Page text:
“Journey? Do we LOOK like Journey?”

Even now, the two questions probably most asked of Steve Smith go something like, “Hey, are you the Steve Smith who played drums in Journey?” and “What’s Steve Perry like?”

This is clearly unfair to Smith, who spent ten years in Journey but 30 years in his own band, Vital Information, and One Great Night is a live CD/DVD celebration of its high energy, fusion infused performance. .

Yes, this is the same Steve Smith and while pounding the drum kit behind the hairy likes of Perry may have been Smith’s most high-profile gig, he has some serious jazz chops that includes stints with violinist Jean Luc-Ponty, bassist Stanley Clarke, pianist Hiromi, Steps Ahead and trumpeter Randy Brecker. Some of Smith’s finest recorded moments are on Luc-Ponty’s jazz-fusion masterpiece Enigmatic Ocean (Atlantic, 1977). Smith once auditioned for trumpeter Freddie Hubbard and rock guitarist Ronnie Montrose and was offered a place in both bands. He opted to join Montrose, the opening act for Journey before it tabbed him as its drummer.

Smith’s approach to the drums incorporates breath-taking speed, raw power and impressive precision. He won Modern Drummer magazine’s Number One All-Around Drummer award four consecutive years and has been named as among the magazine’s Top 25 Drummers of All Time, so there’s little doubt this is a serious man with serious chops.

So why does it seem that when it comes time to name the best rhythmatists in the biz, Smith is overlooked? Is it because Vital Information is unapologetically a jazz fusion group and those are dirty words to purists? Is it it his rock and roll past? Is it those kinda, sorta, terrible Journey music videos?

All will be forgiven once One Great Night cues up and “Cat Walk” kicks in as Smith and his Vital Information band mates tear through over an hour’s worth of high-energy and innovative playing. The other information specialists, bassist Baron Browne, guitarist Vinnie Valentino and keyboardist Tom Coster are in perfect sync with Smith’s “lead drums.”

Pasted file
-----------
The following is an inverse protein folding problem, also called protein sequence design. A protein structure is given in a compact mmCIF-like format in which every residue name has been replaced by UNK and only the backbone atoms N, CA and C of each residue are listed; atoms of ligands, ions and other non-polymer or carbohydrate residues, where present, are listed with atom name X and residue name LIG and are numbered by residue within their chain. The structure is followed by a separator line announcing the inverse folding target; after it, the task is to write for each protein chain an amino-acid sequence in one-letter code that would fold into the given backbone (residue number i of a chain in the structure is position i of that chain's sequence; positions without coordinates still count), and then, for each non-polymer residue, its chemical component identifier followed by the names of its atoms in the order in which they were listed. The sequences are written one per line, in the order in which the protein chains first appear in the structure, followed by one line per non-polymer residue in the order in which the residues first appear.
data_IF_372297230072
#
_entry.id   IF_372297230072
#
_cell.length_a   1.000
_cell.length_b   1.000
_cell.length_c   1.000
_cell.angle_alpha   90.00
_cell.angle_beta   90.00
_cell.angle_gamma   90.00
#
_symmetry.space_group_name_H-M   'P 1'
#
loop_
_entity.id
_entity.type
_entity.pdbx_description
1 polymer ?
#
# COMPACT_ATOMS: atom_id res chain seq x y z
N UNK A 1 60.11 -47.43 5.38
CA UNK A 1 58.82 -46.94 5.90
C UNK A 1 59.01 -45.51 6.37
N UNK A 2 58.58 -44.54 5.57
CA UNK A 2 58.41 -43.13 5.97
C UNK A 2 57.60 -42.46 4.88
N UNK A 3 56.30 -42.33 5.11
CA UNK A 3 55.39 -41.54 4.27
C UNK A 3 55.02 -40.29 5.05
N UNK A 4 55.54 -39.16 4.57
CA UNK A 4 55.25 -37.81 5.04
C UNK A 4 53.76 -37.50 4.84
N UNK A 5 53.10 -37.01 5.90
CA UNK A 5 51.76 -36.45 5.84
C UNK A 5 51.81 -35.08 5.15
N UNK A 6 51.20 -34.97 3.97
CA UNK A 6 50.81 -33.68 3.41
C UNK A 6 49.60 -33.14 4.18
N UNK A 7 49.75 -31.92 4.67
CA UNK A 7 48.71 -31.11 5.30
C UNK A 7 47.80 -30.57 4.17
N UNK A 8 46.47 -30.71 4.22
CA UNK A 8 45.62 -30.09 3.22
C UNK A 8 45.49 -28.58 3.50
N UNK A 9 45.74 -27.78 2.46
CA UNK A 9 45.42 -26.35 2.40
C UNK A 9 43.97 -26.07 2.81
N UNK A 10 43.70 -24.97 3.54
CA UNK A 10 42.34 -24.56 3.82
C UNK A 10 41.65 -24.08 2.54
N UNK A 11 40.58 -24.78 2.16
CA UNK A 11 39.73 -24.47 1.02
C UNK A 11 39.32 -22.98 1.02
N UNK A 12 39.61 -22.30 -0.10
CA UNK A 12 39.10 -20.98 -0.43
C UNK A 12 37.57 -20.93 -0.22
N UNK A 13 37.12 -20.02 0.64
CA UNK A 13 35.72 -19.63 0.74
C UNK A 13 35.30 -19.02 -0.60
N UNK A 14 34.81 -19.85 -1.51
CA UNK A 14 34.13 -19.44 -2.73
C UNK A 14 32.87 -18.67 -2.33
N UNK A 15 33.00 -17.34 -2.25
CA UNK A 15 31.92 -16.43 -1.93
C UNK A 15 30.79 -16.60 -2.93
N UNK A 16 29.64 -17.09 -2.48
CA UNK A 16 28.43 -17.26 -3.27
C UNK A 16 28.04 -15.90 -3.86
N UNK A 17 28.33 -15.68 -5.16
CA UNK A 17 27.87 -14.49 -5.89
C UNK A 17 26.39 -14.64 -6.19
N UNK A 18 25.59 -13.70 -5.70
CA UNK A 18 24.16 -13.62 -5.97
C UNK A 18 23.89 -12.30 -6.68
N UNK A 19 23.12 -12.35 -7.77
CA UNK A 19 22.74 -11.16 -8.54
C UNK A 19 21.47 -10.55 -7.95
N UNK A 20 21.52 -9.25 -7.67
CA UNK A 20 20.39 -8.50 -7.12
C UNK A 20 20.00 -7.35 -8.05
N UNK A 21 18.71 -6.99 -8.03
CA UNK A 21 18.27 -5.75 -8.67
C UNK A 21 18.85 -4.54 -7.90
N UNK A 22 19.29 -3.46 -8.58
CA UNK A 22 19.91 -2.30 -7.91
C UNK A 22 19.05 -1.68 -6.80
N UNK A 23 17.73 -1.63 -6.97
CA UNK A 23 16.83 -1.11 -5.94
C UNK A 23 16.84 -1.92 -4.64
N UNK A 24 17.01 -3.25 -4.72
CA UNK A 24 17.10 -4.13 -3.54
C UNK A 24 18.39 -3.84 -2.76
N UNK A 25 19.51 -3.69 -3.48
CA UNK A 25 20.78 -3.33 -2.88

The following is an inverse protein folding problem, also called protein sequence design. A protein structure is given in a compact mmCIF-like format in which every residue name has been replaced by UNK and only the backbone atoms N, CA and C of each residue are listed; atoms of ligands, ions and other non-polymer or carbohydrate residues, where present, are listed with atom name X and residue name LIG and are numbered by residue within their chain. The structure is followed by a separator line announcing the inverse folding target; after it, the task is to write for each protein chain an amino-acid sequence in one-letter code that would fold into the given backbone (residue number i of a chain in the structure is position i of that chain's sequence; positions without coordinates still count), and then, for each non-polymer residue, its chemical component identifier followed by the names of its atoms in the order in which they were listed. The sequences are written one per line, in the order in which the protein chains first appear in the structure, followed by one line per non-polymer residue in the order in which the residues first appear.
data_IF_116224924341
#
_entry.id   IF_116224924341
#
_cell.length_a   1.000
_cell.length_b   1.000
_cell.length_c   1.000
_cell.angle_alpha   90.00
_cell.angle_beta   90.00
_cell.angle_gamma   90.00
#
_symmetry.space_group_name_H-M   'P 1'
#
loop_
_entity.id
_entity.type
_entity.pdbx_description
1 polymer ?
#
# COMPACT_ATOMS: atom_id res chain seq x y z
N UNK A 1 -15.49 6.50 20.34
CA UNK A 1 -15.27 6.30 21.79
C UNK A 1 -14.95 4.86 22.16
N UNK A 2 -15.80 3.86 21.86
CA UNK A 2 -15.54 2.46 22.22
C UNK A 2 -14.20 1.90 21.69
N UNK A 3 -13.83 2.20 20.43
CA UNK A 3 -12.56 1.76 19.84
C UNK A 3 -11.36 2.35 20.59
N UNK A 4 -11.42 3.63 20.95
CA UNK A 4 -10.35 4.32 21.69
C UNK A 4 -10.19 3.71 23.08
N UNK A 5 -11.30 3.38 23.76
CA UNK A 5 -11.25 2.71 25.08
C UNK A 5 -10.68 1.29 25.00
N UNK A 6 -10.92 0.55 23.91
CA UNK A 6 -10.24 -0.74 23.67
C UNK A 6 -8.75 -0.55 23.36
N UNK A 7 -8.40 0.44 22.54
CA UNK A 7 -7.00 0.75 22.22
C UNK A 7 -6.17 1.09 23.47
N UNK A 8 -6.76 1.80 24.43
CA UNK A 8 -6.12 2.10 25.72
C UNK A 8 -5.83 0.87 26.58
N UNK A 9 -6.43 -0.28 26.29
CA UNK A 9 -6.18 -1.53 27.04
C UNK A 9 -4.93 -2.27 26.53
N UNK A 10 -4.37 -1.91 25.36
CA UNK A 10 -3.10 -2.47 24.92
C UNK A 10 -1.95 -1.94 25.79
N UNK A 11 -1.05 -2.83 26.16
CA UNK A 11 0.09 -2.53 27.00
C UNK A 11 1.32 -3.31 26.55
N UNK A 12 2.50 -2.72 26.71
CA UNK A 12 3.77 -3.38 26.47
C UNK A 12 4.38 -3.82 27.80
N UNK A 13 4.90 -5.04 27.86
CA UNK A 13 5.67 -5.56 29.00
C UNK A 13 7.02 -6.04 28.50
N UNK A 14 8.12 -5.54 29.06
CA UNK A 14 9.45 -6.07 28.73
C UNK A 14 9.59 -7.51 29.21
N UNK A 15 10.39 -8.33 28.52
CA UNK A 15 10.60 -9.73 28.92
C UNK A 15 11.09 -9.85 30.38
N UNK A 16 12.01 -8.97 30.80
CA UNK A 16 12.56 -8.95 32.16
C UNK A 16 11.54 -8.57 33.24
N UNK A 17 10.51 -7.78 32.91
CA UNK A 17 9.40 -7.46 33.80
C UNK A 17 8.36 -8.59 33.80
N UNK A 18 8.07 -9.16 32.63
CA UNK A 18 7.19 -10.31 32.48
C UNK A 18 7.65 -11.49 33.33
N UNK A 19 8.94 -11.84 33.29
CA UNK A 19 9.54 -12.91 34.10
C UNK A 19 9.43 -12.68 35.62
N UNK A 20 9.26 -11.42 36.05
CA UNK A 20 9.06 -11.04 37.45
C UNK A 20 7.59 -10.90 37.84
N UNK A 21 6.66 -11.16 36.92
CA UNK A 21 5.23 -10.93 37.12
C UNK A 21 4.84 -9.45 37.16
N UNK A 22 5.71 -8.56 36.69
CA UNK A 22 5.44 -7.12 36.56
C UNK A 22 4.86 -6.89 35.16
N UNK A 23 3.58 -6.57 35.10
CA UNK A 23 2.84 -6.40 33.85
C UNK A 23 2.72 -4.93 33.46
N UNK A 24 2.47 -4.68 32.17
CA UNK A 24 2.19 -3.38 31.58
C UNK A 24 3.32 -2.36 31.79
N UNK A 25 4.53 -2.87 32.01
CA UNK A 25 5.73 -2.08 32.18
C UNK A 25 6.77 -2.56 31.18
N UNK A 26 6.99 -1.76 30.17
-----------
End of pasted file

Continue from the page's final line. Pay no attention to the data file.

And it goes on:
Sharp-eyed readers of album liner notes will puzzle over Smith and Valentino being credited as playing “konnakol.” If that’s an unfamiliar instrument that’s because it’s not an instrument at all. Konnakol is the South Indian art of performing percussion syllables vocally. Fans of guitarist John McLaughlin‘s Shakti project may be familiar with konnakol. To the untrained ear it might sound almost like scat-singing. “Interwoven Rhythms: Synchronous” and “Interwoven Rhythms: Dialogue” feature Smith and Valentino demonstrating their konnakol skills.

Fusion is notable for being propulsive and dynamic and as Smith’s drums are pushed to the front this occasionally pushes the other instruments to the background. This occasionally leads to a minimizing of Coster’s formidable keyboard skills. Browne and Valentino make fine contributions, though they seem be along for the ride. It isn’t that Smith doesn’t play well with others, but that playing with him is a like with having Lebron James on your side for a pick-up game of basketball: he’s so good at what he does even his teammates stand around watching him.

One oddity about One Great Night. For a live album the audience doesn’t seem all that lively. Perhaps that’s a result of a faulty sound mix or maybe the people were simply stunned by the virtuosity of Vital Information. Whether it’s listened to or viewed, One Great Night is absolute proof of how dominant a drummer Smith truly is. Maybe it’s time now to stop asking him what Steve Perry is like?
Tracks: Cat Walk; Time Tunnel; Interwoven Rhythms: Synchronous; Seven and a Half; Khanda West; The Trouble With; Interwoven Rhythms: Dialogue; The Closer: Jimmy Jive.

Personnel: Vinny Valentino: guitar, konnakol, voice; Baron Browne: bass; Steve Smith: drums, konnakol; Tom Coster: keyboards.

This review originally published at All About Jazz

Steve Smith and Vital Information: Giving the Drummer Some (Respect, that is)

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